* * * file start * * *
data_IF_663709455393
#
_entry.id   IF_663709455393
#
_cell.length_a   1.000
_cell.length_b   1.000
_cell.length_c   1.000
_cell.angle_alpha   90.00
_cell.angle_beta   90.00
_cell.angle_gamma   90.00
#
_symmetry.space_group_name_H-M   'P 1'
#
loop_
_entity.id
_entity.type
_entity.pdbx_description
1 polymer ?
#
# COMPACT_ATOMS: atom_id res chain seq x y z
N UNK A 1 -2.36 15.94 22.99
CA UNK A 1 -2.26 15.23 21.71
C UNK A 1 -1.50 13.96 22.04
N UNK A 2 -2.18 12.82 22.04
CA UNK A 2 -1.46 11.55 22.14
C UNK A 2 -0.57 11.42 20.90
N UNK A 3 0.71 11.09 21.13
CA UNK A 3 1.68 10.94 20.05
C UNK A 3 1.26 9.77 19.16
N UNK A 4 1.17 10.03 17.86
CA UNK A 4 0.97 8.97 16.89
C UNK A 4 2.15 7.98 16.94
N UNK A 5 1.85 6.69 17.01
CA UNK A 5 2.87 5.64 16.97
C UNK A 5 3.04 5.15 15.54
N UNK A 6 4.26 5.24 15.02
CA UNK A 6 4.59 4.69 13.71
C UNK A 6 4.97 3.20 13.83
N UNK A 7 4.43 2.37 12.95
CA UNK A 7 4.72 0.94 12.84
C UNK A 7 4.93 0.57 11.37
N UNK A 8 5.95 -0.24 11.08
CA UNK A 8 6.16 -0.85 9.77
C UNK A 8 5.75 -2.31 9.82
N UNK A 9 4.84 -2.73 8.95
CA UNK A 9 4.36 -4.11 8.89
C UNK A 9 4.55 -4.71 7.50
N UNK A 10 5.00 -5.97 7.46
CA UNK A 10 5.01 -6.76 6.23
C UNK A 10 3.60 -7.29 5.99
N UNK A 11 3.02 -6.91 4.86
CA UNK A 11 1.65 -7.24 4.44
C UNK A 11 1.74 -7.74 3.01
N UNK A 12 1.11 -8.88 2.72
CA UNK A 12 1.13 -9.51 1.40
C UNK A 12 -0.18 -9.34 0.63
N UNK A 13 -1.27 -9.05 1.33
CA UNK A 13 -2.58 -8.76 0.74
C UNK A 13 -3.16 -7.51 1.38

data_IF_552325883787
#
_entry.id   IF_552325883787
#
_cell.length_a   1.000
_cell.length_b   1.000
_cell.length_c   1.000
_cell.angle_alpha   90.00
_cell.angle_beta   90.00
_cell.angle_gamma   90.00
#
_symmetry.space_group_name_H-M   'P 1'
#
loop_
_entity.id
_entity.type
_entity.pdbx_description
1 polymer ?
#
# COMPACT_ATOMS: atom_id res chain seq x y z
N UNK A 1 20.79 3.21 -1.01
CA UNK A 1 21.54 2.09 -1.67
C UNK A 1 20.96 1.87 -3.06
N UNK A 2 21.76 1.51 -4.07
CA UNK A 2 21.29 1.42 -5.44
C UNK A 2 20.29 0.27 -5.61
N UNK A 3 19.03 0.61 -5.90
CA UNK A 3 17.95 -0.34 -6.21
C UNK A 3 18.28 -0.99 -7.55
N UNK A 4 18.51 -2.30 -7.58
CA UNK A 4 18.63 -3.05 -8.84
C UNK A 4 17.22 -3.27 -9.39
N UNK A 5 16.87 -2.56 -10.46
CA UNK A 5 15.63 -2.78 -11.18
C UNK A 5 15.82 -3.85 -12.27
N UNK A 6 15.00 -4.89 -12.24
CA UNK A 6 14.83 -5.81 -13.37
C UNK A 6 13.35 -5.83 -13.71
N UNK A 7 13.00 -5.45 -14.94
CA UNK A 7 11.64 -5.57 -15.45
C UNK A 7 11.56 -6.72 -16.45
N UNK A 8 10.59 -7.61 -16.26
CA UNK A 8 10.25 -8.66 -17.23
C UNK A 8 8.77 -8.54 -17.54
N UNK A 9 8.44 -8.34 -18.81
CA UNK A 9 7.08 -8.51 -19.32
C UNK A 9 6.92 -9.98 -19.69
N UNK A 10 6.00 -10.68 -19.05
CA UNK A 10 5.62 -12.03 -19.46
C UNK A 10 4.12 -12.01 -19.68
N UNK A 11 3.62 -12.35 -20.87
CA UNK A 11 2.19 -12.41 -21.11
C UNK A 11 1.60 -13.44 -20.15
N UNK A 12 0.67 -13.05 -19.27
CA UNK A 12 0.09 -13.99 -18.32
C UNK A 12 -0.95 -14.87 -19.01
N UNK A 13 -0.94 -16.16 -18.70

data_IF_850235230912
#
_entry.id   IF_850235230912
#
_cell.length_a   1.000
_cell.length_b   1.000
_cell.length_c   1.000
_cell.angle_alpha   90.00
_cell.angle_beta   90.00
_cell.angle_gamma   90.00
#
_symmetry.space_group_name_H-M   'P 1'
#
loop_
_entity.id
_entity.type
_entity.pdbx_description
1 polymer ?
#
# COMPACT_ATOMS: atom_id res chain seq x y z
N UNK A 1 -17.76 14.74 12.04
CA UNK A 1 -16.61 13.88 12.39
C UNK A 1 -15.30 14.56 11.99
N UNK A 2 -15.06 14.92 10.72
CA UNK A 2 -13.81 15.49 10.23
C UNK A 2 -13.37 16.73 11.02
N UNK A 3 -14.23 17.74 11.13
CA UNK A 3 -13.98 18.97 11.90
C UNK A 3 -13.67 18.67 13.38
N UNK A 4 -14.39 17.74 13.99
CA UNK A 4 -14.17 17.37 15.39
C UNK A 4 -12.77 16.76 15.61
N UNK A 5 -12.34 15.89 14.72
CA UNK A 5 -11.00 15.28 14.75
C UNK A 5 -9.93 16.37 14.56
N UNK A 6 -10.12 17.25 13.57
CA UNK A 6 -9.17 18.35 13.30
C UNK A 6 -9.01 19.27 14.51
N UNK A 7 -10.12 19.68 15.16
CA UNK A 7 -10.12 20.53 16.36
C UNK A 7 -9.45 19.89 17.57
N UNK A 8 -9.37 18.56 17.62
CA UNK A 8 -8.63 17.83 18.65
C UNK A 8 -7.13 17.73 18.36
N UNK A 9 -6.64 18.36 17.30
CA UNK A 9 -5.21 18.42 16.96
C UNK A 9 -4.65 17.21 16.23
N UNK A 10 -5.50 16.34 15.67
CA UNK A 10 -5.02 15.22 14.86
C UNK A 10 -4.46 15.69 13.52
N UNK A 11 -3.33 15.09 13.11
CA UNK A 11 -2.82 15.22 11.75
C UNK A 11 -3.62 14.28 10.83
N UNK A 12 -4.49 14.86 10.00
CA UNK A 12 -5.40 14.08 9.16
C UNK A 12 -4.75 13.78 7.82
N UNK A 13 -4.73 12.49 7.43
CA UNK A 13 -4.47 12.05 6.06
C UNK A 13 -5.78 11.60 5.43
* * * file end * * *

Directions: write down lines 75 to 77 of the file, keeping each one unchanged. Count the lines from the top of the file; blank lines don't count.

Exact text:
_entity.type
_entity.pdbx_description
1 polymer ?